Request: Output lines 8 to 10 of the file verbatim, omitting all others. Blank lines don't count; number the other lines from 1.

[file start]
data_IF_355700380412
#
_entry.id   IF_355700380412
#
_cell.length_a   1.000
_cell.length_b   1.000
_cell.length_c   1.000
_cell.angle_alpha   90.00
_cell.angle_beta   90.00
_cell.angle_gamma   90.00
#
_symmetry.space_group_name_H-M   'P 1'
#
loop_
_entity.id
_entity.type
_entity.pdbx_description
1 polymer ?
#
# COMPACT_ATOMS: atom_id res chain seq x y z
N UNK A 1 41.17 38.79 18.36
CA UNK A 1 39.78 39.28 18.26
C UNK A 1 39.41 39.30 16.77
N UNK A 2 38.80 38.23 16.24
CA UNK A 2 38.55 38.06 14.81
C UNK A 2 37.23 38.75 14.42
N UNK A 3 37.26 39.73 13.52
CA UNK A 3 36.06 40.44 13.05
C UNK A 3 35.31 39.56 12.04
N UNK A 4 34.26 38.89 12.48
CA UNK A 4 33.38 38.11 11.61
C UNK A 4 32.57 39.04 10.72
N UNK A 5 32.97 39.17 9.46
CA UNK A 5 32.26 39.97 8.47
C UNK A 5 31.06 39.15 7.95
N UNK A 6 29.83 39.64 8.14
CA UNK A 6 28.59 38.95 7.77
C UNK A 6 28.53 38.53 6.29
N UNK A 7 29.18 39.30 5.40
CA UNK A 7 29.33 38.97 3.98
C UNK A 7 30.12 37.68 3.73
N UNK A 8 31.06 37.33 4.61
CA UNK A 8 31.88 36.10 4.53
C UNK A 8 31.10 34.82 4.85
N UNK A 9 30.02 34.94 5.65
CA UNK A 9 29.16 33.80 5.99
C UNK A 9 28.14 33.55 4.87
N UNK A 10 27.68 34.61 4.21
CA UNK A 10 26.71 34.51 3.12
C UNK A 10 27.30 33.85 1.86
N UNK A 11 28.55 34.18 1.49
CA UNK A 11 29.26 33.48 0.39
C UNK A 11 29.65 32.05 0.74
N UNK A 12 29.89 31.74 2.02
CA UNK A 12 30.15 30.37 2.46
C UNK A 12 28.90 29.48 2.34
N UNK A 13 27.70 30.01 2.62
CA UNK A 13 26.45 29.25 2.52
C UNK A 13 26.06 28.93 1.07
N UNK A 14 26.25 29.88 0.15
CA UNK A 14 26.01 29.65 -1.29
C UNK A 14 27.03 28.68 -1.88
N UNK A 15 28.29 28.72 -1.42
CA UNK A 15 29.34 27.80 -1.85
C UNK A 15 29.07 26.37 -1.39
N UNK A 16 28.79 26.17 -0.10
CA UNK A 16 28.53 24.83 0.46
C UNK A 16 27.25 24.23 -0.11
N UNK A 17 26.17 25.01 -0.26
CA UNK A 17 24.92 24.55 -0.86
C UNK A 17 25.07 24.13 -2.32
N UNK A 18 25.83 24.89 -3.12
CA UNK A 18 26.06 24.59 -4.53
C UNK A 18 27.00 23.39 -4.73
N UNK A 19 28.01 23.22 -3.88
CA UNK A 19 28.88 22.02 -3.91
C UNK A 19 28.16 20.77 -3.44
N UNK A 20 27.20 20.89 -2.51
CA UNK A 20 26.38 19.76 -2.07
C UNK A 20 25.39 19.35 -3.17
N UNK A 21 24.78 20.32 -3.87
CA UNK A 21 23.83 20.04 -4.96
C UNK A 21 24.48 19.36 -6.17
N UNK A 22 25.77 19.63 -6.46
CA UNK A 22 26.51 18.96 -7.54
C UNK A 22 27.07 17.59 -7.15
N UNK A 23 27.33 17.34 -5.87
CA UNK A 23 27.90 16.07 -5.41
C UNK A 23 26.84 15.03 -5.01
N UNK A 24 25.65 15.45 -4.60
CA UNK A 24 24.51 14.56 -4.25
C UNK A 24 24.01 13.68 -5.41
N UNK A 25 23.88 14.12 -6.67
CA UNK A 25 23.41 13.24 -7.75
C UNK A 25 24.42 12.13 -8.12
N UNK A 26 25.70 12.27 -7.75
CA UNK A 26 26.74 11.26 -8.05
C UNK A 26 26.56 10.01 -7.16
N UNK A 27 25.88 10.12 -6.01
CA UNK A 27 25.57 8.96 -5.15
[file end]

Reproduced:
_cell.angle_alpha   90.00
_cell.angle_beta   90.00
_cell.angle_gamma   90.00